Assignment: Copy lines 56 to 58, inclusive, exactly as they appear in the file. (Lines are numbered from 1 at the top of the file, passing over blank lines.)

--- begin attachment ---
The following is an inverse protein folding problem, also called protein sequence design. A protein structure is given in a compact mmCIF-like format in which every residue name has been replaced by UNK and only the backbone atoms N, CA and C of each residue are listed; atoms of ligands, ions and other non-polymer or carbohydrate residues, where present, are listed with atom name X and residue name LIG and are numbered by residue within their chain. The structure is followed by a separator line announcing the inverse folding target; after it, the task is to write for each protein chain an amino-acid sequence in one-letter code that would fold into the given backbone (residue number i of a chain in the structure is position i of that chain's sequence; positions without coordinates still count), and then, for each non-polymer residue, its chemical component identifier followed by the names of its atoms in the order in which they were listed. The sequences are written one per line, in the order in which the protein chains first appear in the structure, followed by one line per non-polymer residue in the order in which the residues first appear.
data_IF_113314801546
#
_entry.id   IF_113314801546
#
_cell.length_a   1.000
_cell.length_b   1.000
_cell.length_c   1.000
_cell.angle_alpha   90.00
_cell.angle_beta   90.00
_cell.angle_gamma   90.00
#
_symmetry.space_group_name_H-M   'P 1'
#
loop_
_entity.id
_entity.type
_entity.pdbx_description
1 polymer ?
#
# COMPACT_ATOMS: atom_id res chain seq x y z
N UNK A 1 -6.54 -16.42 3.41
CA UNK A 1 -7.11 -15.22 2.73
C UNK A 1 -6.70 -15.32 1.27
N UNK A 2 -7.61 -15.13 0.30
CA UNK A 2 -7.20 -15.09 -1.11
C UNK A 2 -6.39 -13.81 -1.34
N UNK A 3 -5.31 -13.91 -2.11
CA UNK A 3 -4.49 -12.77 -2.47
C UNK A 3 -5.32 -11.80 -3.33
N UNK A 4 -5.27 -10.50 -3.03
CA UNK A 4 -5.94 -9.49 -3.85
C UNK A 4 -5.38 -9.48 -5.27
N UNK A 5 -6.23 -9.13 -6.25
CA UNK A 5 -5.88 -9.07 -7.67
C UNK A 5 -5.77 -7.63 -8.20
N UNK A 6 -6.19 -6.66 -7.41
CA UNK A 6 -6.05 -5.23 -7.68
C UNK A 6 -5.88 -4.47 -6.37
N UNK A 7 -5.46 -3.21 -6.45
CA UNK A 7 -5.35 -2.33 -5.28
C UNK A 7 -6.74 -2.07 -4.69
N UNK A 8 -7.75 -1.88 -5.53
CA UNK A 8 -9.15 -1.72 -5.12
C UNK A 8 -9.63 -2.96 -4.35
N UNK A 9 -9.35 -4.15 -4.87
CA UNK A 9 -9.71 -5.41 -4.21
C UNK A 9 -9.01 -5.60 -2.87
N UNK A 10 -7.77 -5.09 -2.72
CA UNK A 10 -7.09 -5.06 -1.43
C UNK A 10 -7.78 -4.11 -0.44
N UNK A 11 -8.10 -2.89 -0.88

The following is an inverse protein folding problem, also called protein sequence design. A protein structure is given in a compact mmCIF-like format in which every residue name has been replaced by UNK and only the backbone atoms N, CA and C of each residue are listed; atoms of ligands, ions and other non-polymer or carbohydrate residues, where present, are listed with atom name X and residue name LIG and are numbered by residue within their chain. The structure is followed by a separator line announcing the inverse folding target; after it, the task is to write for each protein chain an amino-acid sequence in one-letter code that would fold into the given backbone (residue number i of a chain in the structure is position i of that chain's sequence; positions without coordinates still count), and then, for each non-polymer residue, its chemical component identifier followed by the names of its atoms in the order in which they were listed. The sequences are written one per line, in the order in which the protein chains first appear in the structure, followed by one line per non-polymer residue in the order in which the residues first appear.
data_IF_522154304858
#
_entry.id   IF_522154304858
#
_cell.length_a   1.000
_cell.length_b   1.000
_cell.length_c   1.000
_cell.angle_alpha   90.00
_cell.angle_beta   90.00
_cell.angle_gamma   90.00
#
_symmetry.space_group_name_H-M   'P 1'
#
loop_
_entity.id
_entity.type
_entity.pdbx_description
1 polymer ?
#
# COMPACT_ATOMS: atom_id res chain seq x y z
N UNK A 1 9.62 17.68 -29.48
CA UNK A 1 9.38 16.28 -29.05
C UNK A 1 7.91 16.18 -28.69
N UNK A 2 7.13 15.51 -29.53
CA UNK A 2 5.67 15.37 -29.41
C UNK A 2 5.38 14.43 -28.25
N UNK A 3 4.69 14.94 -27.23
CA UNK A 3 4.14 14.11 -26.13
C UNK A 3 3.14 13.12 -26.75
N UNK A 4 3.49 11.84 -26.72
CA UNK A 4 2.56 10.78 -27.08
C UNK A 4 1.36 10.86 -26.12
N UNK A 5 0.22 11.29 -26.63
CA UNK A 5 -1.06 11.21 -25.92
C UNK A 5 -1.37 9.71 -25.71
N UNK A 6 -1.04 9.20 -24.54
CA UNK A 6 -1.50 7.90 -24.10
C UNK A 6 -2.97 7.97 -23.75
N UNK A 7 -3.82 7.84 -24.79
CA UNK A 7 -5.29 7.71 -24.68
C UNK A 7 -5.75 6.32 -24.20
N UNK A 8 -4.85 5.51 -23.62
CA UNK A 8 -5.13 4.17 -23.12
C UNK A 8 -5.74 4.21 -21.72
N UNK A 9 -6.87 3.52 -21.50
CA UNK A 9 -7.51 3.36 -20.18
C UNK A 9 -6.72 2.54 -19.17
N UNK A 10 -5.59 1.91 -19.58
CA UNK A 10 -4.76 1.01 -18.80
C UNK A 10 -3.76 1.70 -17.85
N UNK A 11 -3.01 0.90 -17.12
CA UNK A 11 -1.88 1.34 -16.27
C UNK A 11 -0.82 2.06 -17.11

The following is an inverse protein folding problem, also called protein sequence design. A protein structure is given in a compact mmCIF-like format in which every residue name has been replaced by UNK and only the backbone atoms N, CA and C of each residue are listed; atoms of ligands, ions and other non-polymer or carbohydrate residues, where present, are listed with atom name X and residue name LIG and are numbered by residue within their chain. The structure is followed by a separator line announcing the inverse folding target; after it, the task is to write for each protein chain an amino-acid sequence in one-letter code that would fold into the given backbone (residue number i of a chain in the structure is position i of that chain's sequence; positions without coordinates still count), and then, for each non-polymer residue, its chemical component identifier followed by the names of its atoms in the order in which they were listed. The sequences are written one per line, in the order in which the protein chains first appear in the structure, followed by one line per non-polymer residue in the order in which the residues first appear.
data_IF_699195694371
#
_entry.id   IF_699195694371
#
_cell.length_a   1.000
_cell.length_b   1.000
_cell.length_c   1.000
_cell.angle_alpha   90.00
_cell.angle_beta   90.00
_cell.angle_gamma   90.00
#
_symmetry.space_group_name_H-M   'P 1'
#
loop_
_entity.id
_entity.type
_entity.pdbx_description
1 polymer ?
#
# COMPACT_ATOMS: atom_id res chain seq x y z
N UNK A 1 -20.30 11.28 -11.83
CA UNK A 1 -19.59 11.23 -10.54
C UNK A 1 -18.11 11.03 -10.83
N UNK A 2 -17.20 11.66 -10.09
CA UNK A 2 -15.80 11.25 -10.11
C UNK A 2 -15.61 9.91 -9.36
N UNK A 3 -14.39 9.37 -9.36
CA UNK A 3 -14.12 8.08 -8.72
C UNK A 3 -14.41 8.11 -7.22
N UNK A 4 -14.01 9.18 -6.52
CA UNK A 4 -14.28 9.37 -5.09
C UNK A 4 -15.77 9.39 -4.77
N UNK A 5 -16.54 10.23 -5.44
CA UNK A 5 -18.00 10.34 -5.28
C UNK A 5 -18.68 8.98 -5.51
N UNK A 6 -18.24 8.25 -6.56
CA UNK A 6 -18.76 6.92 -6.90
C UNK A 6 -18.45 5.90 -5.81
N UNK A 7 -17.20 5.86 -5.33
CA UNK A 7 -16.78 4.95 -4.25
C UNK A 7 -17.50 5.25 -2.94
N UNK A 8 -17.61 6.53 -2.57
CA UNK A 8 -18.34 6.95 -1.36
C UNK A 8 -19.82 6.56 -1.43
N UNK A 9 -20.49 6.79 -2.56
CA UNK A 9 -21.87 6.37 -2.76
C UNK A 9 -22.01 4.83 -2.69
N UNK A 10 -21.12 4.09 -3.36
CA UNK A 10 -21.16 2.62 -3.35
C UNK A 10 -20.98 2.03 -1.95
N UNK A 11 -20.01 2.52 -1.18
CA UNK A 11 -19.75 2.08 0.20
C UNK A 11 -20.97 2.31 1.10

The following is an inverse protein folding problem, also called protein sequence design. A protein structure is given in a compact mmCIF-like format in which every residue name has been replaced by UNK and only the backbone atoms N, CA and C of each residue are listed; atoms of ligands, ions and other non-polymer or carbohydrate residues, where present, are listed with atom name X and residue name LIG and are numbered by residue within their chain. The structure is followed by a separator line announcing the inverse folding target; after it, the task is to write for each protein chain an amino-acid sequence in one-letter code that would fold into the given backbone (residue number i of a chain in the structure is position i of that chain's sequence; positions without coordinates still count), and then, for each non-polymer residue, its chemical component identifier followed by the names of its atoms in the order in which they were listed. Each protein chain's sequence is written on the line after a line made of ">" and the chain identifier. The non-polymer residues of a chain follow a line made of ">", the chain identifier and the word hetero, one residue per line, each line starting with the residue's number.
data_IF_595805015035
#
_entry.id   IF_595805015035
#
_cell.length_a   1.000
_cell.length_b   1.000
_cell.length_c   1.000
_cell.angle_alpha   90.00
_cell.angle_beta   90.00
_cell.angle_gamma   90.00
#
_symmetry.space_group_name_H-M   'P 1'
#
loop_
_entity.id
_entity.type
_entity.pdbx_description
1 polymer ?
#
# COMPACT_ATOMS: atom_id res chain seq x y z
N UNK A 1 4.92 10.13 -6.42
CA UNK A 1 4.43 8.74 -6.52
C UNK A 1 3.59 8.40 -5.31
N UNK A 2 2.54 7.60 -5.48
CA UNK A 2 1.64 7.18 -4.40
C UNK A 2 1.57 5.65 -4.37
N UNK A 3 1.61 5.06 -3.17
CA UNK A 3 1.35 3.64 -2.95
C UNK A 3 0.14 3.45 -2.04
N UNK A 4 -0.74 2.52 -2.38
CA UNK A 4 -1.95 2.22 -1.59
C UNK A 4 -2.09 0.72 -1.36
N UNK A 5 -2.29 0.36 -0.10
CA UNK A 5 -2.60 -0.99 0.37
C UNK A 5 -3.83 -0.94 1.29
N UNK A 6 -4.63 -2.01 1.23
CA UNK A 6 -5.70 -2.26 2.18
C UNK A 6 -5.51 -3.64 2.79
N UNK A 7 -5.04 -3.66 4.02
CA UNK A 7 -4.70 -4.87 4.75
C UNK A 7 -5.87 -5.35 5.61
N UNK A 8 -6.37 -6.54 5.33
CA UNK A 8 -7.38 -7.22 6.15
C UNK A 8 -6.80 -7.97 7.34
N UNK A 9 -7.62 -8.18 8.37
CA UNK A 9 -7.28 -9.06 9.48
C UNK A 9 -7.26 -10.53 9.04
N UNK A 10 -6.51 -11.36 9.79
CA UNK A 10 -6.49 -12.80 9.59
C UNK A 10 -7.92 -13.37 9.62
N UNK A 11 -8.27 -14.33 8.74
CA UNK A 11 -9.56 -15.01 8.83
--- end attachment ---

_entry.id   IF_522154304858
#
_cell.length_a   1.000